Global infrastructure and Anti-Pollution Projects can extend China’s Investment Growth model

Michael Pettis has made the case that China’s growth has to slow because the investment fed growth model that China has used is running out of projects with good returns. Therefore, China has to transition to primarily domestic consumption for future growth

China’s total outbound investment is estimated to increase from about $100 billion in 2013 to $600 billion in 2025. This would provide China with 2-3% of GDP growth and high return projects to apply investment. During 2011-12, the global infrastructure market rebounded from the global financial crisis, and will continue to grow between 6-7% yearly to 2025. Increasing the quality and productivity of infrastructure in Asia, Europe, America and Africa will increase the market sizes particularly in developing countries. This will boost the export and trade that China has with those countries.

China will shift its $4 trillion of reserves from portfolio investment (much of which goes into US treasuries) towards higher-yielding direct investment. ODI is also good for trade. In countries where China invests the most, Chinese exports have also gained market share at a faster-than-average rate (with the exception of some European countries due to EU tariffs). Demand and jobs do not follow ODI out of China: indeed, ODI creates larger external markets for China’s exports. Finally, increased capital and trade flows both help in China’s quest to internationalize its currency, the renminbi.

Overall, close to $78 trillion is expected to be spent globally between now and 2025 on capital projects and infrastructure.

China will also invest in high value anti-pollution projects.

The health costs of air and water pollution in China amount to about 4.3 percent of its GDP. By adding the non-health impacts of pollution, which are estimated to be about 1.5 percent of GDP, the total cost of air and water pollution in China is about 5.8 percent of GDP.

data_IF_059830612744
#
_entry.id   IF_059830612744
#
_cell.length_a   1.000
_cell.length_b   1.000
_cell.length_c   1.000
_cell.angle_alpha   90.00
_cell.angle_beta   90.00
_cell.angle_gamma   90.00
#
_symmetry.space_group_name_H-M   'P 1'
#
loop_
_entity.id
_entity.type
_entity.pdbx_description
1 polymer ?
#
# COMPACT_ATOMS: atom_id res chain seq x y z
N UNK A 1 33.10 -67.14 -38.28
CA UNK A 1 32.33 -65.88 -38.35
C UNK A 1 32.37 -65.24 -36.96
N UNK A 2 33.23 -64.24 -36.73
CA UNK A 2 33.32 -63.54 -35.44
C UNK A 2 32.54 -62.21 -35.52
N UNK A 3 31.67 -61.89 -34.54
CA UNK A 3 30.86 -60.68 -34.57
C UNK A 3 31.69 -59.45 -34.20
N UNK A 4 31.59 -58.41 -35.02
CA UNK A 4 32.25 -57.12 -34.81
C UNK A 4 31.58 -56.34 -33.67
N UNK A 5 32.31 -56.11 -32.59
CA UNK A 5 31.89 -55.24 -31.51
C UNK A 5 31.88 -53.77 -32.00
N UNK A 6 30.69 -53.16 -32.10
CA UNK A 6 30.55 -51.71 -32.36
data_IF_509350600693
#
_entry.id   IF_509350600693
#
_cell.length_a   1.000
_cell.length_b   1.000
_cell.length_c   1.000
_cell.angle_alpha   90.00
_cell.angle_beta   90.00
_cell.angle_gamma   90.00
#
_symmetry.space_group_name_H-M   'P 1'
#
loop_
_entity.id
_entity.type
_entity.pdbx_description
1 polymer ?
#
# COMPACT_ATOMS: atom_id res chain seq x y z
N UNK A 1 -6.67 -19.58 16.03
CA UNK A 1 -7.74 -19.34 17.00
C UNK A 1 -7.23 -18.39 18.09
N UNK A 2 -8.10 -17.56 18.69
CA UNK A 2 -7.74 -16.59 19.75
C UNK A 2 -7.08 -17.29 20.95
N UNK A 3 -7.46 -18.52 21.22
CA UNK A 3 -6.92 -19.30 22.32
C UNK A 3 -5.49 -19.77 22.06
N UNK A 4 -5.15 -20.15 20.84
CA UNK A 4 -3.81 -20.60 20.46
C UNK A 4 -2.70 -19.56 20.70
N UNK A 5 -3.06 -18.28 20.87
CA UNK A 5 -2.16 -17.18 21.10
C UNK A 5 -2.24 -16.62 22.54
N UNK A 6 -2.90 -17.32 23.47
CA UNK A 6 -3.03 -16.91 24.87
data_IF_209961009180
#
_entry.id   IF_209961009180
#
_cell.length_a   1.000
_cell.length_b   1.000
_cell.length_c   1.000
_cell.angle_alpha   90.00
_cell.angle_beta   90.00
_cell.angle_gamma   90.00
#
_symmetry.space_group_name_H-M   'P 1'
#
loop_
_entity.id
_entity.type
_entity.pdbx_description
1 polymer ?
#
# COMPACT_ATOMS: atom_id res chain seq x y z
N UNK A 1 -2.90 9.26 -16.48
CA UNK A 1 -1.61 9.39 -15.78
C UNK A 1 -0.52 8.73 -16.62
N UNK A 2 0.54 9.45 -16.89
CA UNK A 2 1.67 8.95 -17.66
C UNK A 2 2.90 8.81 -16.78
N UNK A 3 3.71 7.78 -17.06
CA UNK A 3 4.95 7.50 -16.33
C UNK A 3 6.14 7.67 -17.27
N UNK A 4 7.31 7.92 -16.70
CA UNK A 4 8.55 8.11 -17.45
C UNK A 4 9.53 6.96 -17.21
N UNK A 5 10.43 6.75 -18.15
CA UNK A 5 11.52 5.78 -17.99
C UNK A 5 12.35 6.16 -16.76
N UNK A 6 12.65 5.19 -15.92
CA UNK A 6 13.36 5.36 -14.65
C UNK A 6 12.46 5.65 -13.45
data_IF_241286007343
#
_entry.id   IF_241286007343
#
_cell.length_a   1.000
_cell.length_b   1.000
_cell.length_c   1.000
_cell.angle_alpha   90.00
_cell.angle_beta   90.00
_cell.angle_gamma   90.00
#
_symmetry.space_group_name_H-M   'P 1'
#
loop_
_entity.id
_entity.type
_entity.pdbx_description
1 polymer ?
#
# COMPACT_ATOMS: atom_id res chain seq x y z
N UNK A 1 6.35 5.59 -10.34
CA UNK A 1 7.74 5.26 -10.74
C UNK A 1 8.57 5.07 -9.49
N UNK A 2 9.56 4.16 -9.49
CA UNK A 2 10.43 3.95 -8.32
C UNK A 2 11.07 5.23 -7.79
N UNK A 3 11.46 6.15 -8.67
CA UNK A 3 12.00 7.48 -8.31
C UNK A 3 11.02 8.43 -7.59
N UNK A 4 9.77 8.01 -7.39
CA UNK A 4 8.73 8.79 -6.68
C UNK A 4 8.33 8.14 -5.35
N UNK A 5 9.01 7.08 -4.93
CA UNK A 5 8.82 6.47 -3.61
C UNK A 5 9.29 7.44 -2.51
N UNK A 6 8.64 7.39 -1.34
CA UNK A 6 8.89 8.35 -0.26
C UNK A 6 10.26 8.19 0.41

China’s economy will go from $8.5 trillion this year to about $12-20 trillion in 2018 (depending upon RMB currency appreciation). The cost to China will be $490 billion to 1.2 trillion in each of the years. It will be in the range of $3-5 trillion over the 5 year timeframe.

I think China could productively spend three to four times its current military budget over five years ($2.1 – 2.8 trillion over 5 years or $420 billion to $560 billion per year) on anti-pollution measures that offset the 5.8% GDP losses.

China still has productive gains from urbanization.

High speed rail is providing economic value by improving transportation and urban integration in China.

This will be expanded with a high speed rail network that links to Asia and Europe.

Lower oil prices will help China.

China will also be getting a lot of fairly low priced natural gas from Russia.

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